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Rick Wakeman - The Burning (OST) CD (album) cover


Rick Wakeman


Symphonic Prog

2.60 | 36 ratings

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Easy Livin
Special Collaborator
Honorary Collaborator / Retired Admin
3 stars Horror of horrors, it's them Duke boys!

A film soundtrack by Wakeman (for someone as prolific as Wakeman, he's done surprisingly few). "The burning" is a low budget horror movie which receives a "BOMB" rating in Leonard Maltin's film guide. It's only real significance was that it represented the screen debut of Holly Hunter. Much to Wakeman's astonishment the film was hugely successful in Japan. Rick had reportedly turned down a share of the film's profits, and opted instead for a fixed fee such was his lack of faith in it.

It appears Wakeman's experiences in composing for the film were similar to Mike Oldfield's when he worked on "The killing fields", in that he found it impossible to please everyone.

The title is in fact slightly misleading, as only one side of the album has music actually used in the film. The four tracks on the first side are covered by the banner "The Wakeman variations". As implied, these are interpretations of the film music, where Rick has effectively taken themes written to reflect different parts of the film, and adapted them to become bona-fide album tracks. As such, they represent much the stronger part of the album from a listening perspective. Here he is joined by a guitarist, bassist and drummer, whereas on the soundtrack side, he performs alone. The four track are all instrumentals along the lines of those which appeared on the preceding "Rhapsodies", although the atmosphere here is understandably far more dramatic. Indeed, here again we have more "Wives" for Henry the Eighth!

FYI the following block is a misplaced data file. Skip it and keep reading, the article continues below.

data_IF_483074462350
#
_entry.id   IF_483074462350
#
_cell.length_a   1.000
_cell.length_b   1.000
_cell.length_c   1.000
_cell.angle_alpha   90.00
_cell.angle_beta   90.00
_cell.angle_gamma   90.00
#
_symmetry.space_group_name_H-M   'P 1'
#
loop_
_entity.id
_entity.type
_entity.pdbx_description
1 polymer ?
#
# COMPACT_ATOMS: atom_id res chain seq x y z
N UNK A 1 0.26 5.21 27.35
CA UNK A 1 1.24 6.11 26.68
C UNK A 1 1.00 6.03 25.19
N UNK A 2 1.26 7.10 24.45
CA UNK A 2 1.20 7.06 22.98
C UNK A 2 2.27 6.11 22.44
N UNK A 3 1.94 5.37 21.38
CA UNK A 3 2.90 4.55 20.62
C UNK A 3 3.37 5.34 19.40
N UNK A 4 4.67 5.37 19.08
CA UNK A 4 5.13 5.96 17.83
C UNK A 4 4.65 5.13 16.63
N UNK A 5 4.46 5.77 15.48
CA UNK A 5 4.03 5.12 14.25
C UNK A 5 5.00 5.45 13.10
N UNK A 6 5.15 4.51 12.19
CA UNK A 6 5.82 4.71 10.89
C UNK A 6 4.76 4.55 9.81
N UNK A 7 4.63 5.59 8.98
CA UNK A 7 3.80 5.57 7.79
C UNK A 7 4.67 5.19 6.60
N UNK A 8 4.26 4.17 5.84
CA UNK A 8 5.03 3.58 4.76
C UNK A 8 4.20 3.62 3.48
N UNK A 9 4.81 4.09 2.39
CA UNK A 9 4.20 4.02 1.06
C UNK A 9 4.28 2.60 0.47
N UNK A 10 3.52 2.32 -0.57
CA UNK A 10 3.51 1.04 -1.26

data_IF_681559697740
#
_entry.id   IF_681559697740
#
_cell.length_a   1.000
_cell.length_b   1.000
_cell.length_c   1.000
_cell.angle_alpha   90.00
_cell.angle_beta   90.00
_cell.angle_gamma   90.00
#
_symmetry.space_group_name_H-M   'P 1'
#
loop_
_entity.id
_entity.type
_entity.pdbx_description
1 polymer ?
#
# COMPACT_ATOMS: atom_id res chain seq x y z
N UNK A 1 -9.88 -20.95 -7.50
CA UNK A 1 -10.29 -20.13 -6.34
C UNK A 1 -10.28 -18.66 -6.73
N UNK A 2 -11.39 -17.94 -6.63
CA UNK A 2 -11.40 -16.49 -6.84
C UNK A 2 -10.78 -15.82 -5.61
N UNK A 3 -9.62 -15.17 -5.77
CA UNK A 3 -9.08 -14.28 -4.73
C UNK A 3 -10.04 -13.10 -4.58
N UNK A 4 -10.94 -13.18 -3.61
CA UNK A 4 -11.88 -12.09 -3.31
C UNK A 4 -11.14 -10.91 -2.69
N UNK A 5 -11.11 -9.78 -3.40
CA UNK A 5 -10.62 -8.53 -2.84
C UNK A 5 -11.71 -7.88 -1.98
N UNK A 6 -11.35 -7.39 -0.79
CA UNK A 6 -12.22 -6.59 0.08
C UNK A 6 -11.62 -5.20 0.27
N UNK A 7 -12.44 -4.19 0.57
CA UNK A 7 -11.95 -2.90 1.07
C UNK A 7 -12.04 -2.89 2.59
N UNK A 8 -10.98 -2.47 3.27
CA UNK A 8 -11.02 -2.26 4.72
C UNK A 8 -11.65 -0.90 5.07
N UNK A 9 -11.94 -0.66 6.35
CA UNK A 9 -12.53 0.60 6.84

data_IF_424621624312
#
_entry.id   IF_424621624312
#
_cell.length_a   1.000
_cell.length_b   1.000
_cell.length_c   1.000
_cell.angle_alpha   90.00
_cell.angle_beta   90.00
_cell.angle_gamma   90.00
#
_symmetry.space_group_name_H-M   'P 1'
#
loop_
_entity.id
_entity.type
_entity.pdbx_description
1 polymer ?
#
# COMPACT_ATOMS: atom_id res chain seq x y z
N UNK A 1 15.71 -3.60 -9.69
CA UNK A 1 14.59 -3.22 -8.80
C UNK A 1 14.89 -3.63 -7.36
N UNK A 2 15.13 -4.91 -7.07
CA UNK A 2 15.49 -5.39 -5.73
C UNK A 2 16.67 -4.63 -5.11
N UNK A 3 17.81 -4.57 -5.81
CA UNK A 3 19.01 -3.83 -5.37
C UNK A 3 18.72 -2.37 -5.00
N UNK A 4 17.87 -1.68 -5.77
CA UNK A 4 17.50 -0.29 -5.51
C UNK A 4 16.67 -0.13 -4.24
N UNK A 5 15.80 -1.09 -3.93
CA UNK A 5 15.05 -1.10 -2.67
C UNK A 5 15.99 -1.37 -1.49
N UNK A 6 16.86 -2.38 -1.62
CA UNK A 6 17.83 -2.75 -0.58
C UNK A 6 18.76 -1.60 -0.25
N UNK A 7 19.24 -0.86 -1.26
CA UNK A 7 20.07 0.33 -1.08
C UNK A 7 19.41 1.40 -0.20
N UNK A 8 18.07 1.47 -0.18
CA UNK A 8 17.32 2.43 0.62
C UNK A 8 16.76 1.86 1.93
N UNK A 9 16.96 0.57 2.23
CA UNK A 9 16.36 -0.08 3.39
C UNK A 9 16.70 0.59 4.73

Even Rick himself has little time for the soundtrack side of the album, although he is nostalgic about his use of a " Prophet 10 keyboard" on it for the first and only time (for him). The side oddly starts with the "End title theme" a suitably reflective piece, with a strong melody. "Campfire story" has some creepy narration by Brian Mathews which is rather wasted in an audio environment. Wakeman's keyboards here, and on the soundtrack side as a whole, are rather clumsy and phonetic. Two of the seven tracks do not feature Wakeman at all. "Doin' it" and "Devil's creek breakdown" are "Dukes of Hazzard" like country workouts, performed by five or six hired musicians. All that is missing is the yeee-ha's! For anyone, including myself, who has not seen the film, it is hard to imagine how these two tracks fit in to it.

As incidental and soundtrack music goes, this is not a bad album. Bearing in mind that it also contains a complete side of original Wakeman improvisations, perhaps better described as compositions which extract themes from the soundtrack, there is enough here to make this album worthy of investigation.

By the way, the rear sleeve of the album has a wonderful picture of a young short haired Wakeman from the early 1980's.

Easy Livin | 3/5 |


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